Later in the day, I had a slightly uncomfortable encounter with a fortune-teller, whom I had agreed to pay a visit as part of the tour. She eyed me beadily from within her dimly-lit shed, and then proceeded to scatter some coca leaves about whilst muttering indistinctly. Once she’d studied the leaves that had fallen in her lap, she informed me that I have bad headaches (I don’t), and that for her to whip up a potion to cure said ailment would cost me a mere 300 bolivianos (I don’t think so!). She also told me that I was my own worst enemy, that my apparently poor health would only worsen and that the only way forward in my life was to “make a choice” of some kind. I mean I’ve heard more convincing statements coming out of the Tory party conference. I suspected a quack. I thanked her, declined her kind offer, and stepped smartly back onto the street. PSHHH.
Condiriri. Louisa and I escaped the fume-choked city the following day and ventured out into Bolivia’s stunning countryside. There is something quite brutal about it; the land is untamed and scrubbier than what I had seen in Peru, but was entirely bewitching and featured a backdrop of towering mountains, reaching up jaggedly as though attempting to rip through the deep blue sky. We spent the fairly straight-forward 4-hour hike chatting about pretty much everything, stopping to marvel at the sheer beauty all around us, from the placid lagoons we passed to the snow-capped peaks above. Easily one of my favourite hikes of the journey, both in terms of company and scenery.
That’ll do for now I think. Tomorrow I am off to Quillacollo just outside of Cochabamba to get down to some volunteering work for a week or so. The last few weeks’ adventures have been brilliant in so many ways, although I’ll be grateful for a little time in the same place! This travel lark can be a tad disorientating… news from the volunteer ranch whenever an internet connection is available.
All my love, as ever.
K 🙂 x x x
Glad tidings my friends! After 4 days and 28 miles of rocky passes, cloud forests and dizzyingly beautiful views, I am happy to report that I have finished the Inca Trail in one piece!
I have decided to make this a photo-based post, due to the uncharacteristically large number of snaps I took during the trek, and also the fact that I am doing a fair amount of haring around for the next few days and won’t be able to sit down and give my account of the journey the thought it deserves just yet. I hope to be able to write a fuller, more anecdotal update before too long… In the mean time, a bullet list of key reactions:
- It was BLOODY BRILLIANT
- I am currently revelling in the luxury of having access to non-squat toilets again
- It was BLOODY BRILLIANT
…and there we have it!
Currently in Puno and off to visit the floating islands of Lake Titicaca for a couple of days tomorrow – what a whimsical whirlwind, I can barely keep up… News should hopefully be coming your way from Bolivia next week!
Take care lovely people, lots of love as ever x x x x x
October already eh?! Time is playing such odd tricks on me – half way through the journey now would you believe! I am writing this from Cusco, specifically from underneath three layers of cosy llama wool blankets (it’s chilly at 3400m above sea-level!). I’m pleased about my decision to build up the altitude slowly from Arequipa, as I’ve met a few people who have been knocked for six on arriving here directly from sea-level. That’s not to say I haven’t been a bit breathless and dry-mouthed, but no major headaches thankfully, and I’ve been drinking a lot of coca tea – a well-accepted remedy for altitude sickness. Hoorah for not feeling like crap and being able to enjoy this wonderful place!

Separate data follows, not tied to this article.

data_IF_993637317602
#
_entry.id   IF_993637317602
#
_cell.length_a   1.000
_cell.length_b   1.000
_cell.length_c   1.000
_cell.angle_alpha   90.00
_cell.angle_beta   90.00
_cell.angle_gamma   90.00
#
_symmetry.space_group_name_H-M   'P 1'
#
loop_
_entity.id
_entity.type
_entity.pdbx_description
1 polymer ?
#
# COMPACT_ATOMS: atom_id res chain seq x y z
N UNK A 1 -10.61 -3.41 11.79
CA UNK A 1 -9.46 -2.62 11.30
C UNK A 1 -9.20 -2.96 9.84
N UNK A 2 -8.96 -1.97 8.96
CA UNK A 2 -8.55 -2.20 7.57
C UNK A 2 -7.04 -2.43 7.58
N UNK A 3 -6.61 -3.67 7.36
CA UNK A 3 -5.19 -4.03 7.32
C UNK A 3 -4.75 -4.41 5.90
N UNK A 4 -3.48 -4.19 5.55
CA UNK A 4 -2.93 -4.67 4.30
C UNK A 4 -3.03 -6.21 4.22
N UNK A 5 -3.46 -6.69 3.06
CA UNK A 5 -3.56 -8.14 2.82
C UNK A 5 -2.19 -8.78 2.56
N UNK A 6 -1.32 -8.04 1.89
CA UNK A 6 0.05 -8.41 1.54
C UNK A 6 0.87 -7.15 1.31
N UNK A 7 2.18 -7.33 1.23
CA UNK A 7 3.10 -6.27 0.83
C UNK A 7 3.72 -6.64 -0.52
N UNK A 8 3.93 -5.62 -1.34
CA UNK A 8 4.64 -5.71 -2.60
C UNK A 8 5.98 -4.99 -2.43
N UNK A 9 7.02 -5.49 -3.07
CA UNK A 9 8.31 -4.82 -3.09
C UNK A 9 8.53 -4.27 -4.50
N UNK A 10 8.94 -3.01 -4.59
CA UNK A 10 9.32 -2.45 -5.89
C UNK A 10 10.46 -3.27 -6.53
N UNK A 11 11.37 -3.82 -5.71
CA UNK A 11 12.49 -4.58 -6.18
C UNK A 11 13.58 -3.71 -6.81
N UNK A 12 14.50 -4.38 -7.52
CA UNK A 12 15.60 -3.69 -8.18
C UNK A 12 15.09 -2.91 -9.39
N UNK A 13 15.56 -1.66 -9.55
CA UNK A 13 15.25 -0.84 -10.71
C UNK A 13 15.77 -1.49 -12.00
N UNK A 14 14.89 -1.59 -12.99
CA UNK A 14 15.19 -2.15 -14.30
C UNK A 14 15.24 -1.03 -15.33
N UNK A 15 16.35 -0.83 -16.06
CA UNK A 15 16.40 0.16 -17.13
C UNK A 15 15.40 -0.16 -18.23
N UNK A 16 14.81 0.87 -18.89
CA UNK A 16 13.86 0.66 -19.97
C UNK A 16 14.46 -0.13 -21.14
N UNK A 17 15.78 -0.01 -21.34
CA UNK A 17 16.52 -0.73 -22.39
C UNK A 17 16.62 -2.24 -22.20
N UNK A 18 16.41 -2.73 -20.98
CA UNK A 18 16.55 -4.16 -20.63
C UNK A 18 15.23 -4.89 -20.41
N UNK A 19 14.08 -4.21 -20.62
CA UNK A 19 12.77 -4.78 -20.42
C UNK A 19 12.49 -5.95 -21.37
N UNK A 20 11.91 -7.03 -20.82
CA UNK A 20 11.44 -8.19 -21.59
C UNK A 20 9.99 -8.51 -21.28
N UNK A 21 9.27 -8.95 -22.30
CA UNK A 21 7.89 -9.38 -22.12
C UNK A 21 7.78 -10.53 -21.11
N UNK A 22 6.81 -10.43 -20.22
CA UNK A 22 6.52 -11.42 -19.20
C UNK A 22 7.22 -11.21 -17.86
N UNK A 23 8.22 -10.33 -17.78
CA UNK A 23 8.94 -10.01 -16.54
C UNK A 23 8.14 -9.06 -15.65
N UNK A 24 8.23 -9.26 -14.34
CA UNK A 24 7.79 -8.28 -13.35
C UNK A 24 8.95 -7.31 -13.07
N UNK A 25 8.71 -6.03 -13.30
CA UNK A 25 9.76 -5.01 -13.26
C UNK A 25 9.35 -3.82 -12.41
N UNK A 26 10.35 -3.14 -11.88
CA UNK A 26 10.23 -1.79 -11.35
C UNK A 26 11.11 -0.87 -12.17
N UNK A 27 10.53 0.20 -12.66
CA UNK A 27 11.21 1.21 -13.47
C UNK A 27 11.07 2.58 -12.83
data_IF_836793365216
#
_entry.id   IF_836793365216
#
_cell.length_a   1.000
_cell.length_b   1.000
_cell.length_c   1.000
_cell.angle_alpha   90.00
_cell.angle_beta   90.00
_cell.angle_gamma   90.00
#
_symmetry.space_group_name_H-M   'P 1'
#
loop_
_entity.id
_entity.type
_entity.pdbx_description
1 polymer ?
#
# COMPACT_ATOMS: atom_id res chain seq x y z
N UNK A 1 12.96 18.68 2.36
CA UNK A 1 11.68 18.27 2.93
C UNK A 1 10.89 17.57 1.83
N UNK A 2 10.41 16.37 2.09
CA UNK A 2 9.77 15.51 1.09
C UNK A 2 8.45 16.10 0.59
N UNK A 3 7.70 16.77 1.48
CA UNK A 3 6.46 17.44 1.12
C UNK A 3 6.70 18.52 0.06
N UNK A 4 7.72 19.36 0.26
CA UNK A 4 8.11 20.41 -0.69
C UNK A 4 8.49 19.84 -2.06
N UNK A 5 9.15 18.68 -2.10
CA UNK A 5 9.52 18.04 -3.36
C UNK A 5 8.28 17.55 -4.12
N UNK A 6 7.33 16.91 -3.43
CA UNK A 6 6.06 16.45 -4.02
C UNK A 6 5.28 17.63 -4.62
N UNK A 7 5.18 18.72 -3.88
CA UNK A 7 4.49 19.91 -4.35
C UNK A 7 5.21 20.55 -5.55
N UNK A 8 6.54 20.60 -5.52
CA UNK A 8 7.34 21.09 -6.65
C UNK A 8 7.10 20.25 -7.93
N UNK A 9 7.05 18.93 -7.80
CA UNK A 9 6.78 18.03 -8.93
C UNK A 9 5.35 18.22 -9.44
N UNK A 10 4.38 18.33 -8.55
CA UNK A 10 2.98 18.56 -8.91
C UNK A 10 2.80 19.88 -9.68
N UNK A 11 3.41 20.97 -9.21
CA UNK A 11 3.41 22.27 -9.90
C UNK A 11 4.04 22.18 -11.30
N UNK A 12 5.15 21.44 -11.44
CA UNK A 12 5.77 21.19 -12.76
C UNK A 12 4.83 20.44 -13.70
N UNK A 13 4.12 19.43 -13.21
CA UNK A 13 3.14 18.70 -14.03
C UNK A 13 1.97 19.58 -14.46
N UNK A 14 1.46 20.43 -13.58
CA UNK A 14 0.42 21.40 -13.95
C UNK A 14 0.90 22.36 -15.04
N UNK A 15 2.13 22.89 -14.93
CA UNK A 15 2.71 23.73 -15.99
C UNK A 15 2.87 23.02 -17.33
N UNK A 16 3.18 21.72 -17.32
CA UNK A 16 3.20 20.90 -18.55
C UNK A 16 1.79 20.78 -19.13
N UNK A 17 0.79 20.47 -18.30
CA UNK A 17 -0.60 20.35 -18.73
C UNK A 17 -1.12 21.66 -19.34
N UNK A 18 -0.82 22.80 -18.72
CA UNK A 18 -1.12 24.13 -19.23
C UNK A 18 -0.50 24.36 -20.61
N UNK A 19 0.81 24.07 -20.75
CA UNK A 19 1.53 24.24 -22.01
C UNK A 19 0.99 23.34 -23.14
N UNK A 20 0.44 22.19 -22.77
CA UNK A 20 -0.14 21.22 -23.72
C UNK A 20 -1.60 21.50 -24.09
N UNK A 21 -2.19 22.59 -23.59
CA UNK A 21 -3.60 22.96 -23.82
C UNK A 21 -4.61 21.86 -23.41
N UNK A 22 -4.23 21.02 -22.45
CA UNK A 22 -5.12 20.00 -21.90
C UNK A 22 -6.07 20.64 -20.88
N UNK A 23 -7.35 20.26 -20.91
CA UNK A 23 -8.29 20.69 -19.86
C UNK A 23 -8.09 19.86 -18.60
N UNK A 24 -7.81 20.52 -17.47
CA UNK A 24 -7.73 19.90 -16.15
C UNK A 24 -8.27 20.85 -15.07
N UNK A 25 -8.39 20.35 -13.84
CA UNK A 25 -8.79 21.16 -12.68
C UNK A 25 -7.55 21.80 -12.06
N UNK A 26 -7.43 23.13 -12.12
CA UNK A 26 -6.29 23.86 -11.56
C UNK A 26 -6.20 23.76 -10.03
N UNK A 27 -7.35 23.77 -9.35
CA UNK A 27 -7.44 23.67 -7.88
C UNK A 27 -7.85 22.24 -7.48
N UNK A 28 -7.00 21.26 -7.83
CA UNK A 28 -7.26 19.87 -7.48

Getting the grim bit out of the way first. I am probably full of such glee at feeling on top form due to comparison with a recent set-back. My stomach took a beating from some savage ceviche (fish in citrus juice) which I ordered back in Huacachina. The result was 11 hours of toilet-bowl-hugging on a night bus to Arequipa, conking out for a good day and a half once I got there and missing out on a trek to Colca Canyon, which I had been really looking forward to. BLOODY CEVICHE. The mere mention of the dish now makes me feel queasy. And gutted to have missed out on Colca. But as my wise wee pal Lindsay reminded me the other day, the great overall memories of this journey, and not the little unfortunate kinks that creep in along the way, will be what endure. God bless lovely Linds.
Arequipa. Once I had successfully managed to keep down water and a few bits of bread, I tentatively stepped out of my hostel for a wander around the Plaza de Armas area of the city. What little I did end up seeing of Arequipa, I liked very much. It was bustling and charming with some great little shops tucked away into broom-cupboard-sized alcoves under stone balconies. I paid a visit to the Santa Catalina Monastery – a beautiful collection of labyrinthine courtyards and cloisters once inhabited by an order of rather hedonistic nuns (contradiction in terms..?) El Misti mountain surveys the daily throng from on high, peering down imperiously at the city from about 5800m above sea-level. Very impressive indeed. I didn’t remain out an about for too long, as Arequipa’s 2300m altitude packs a punch of its own, and I was loathe to test my body’s coping mechanisms much more that day.